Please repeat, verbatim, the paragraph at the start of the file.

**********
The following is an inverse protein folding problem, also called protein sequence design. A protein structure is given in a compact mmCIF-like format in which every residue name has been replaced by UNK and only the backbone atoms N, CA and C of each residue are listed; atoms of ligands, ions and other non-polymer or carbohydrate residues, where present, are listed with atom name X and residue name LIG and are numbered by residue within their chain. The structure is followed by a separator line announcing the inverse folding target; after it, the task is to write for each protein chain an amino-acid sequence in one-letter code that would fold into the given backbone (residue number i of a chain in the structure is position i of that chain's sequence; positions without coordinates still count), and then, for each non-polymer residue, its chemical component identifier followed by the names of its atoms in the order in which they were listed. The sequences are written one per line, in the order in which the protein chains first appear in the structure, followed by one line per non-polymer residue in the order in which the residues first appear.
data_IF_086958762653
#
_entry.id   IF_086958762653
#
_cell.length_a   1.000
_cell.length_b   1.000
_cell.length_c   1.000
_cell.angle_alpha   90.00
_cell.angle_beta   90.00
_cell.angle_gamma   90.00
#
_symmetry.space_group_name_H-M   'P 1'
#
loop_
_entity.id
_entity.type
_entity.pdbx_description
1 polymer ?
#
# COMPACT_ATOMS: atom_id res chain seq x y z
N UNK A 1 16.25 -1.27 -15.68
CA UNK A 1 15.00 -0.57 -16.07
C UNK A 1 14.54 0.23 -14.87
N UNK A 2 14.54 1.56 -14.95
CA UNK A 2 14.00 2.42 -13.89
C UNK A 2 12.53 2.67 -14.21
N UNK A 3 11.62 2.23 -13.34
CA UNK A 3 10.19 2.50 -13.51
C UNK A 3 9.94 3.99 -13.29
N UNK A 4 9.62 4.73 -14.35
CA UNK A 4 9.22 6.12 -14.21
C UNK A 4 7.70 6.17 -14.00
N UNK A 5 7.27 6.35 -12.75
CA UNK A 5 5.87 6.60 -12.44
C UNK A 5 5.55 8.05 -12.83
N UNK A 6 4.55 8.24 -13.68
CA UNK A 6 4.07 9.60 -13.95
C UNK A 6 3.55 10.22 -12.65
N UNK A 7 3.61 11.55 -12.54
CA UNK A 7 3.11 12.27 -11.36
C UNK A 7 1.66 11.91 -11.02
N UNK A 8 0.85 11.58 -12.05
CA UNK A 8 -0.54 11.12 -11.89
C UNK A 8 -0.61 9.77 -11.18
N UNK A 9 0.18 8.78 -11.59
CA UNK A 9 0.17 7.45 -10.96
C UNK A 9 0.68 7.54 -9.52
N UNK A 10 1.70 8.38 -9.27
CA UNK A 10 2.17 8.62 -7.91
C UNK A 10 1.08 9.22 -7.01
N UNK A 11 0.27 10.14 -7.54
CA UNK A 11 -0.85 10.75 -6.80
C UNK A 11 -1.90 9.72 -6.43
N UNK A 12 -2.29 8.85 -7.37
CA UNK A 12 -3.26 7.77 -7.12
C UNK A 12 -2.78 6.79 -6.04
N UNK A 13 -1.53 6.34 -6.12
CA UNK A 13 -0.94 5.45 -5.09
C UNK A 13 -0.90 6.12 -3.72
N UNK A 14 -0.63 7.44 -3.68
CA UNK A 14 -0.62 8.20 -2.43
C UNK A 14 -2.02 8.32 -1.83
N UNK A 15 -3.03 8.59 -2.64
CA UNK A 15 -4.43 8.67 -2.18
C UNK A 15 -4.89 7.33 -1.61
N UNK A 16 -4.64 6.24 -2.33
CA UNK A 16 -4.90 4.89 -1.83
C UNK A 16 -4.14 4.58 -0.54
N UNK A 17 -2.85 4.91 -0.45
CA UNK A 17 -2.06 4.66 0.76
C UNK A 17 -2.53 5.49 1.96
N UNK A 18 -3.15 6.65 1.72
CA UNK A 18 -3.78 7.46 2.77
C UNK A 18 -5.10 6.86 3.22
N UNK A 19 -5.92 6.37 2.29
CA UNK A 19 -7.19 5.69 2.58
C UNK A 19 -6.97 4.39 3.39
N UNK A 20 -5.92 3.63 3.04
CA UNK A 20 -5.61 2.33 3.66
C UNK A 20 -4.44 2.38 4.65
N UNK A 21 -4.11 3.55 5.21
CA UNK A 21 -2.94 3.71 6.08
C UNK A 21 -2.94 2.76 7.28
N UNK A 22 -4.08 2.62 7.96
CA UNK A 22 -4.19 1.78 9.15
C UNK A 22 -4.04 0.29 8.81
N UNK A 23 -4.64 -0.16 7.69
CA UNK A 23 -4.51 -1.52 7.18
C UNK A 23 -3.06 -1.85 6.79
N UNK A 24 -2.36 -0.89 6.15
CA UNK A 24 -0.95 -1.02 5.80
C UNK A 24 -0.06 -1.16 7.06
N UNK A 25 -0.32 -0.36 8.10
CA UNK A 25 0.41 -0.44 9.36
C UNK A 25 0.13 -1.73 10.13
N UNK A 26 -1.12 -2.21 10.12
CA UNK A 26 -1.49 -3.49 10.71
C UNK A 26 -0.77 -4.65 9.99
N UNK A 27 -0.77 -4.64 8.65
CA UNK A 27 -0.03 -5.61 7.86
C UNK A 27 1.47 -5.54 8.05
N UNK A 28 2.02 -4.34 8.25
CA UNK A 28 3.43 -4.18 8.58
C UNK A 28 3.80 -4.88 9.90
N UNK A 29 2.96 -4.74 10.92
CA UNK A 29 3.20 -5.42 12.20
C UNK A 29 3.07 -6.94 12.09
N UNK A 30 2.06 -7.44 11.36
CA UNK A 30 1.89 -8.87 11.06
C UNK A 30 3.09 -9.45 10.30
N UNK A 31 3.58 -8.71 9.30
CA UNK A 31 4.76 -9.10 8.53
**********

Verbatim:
The following is an inverse protein folding problem, also called protein sequence design. A protein structure is given in a compact mmCIF-like format in which every residue name has been replaced by UNK and only the backbone atoms N, CA and C of each residue are listed; atoms of ligands, ions and other non-polymer or carbohydrate residues, where present, are listed with atom name X and residue name LIG and are numbered by residue within their chain. The structure is followed by a separator line announcing the inverse folding target; after it, the task is to write for each protein chain an amino-acid sequence in one-letter code that would fold into the given backbone (residue number i of a chain in the structure is position i of that chain's sequence; positions without coordinates still count), and then, for each non-polymer residue, its chemical component identifier followed by the names of its atoms in the order in which they were listed. The sequences are written one per line, in the order in which the protein chains first appear in the structure, followed by one line per non-polymer residue in the order in which the residues first appear.